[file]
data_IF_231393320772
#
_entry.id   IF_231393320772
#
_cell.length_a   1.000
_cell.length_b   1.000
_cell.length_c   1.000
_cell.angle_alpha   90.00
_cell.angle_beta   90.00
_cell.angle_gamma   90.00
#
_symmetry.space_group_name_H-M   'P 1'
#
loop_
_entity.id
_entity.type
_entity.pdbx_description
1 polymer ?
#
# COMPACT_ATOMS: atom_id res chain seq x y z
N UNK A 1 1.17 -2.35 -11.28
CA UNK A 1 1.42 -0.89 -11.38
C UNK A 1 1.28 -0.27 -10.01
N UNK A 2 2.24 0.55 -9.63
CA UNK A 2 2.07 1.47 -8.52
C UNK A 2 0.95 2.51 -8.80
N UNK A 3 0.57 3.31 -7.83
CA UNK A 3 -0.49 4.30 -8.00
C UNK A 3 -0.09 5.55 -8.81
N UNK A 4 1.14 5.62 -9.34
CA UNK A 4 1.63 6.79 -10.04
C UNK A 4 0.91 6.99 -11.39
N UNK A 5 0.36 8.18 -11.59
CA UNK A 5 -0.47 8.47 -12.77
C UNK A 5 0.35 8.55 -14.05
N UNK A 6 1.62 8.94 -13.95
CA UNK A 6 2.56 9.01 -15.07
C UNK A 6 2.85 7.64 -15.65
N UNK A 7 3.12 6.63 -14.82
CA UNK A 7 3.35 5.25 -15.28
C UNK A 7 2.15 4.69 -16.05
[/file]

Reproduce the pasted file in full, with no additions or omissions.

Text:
data_IF_231393320772
#
_entry.id   IF_231393320772
#
_cell.length_a   1.000
_cell.length_b   1.000
_cell.length_c   1.000
_cell.angle_alpha   90.00
_cell.angle_beta   90.00
_cell.angle_gamma   90.00
#
_symmetry.space_group_name_H-M   'P 1'
#
loop_
_entity.id
_entity.type
_entity.pdbx_description
1 polymer ?
#
# COMPACT_ATOMS: atom_id res chain seq x y z
N UNK A 1 1.17 -2.35 -11.28
CA UNK A 1 1.42 -0.89 -11.38
C UNK A 1 1.28 -0.27 -10.01
N UNK A 2 2.24 0.55 -9.63
CA UNK A 2 2.07 1.47 -8.52
C UNK A 2 0.95 2.51 -8.80
N UNK A 3 0.57 3.31 -7.83
CA UNK A 3 -0.49 4.30 -8.00
C UNK A 3 -0.09 5.55 -8.81
N UNK A 4 1.14 5.62 -9.34
CA UNK A 4 1.63 6.79 -10.04
C UNK A 4 0.91 6.99 -11.39
N UNK A 5 0.36 8.18 -11.59
CA UNK A 5 -0.47 8.47 -12.77
C UNK A 5 0.35 8.55 -14.05
N UNK A 6 1.62 8.94 -13.95
CA UNK A 6 2.56 9.01 -15.07
C UNK A 6 2.85 7.64 -15.65
N UNK A 7 3.12 6.63 -14.82
CA UNK A 7 3.35 5.25 -15.28
C UNK A 7 2.15 4.69 -16.05